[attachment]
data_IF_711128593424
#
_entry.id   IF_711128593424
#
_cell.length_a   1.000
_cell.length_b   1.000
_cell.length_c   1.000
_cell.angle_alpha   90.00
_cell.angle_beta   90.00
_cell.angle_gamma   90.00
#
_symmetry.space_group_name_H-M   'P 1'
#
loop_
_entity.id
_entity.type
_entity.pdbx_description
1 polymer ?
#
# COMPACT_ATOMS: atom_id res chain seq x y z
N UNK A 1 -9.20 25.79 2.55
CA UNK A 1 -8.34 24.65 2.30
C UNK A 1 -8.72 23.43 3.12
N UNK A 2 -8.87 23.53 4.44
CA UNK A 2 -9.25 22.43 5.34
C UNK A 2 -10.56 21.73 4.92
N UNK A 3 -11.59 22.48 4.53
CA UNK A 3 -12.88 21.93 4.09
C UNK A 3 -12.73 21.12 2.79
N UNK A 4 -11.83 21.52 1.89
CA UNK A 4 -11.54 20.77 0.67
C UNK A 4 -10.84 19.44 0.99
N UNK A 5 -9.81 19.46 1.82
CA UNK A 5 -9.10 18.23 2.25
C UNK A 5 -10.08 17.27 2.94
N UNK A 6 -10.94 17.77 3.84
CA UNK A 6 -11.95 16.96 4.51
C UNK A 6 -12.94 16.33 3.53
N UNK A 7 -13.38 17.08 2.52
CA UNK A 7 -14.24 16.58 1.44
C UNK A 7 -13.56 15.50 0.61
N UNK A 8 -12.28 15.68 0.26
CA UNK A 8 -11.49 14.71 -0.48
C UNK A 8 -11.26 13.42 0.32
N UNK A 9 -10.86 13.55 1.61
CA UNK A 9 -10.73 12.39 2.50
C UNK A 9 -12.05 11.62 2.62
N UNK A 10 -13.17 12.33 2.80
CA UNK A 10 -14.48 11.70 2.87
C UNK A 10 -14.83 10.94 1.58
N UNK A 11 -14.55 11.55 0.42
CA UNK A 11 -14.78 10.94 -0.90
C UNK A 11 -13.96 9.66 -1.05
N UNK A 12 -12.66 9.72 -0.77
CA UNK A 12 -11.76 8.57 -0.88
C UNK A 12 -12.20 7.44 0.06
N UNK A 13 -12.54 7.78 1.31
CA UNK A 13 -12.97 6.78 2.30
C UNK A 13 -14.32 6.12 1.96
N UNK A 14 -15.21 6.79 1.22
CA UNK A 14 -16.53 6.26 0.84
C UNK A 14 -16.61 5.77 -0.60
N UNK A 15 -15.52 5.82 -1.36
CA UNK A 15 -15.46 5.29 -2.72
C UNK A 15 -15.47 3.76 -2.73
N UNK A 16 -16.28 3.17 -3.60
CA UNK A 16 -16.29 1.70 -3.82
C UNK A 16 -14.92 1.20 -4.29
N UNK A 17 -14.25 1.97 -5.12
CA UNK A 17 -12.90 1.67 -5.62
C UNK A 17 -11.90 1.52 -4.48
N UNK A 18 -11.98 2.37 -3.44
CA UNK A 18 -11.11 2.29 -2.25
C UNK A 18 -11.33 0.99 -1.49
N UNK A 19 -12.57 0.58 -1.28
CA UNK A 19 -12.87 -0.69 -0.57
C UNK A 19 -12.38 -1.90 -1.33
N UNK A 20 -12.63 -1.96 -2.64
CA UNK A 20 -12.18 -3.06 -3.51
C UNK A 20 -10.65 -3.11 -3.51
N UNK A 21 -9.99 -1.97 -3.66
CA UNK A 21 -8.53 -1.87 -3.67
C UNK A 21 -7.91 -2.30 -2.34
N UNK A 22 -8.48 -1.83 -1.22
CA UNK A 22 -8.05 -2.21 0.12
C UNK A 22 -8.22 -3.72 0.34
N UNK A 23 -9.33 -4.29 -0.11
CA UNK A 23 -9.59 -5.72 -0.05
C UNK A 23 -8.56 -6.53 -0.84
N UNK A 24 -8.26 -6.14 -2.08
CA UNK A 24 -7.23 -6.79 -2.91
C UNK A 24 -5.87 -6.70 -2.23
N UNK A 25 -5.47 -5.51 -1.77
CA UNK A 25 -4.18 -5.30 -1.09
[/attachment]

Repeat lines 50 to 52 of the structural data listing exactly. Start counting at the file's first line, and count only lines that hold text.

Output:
C UNK A 10 -14.83 10.94 1.58
N UNK A 11 -14.55 11.55 0.42
CA UNK A 11 -14.78 10.94 -0.90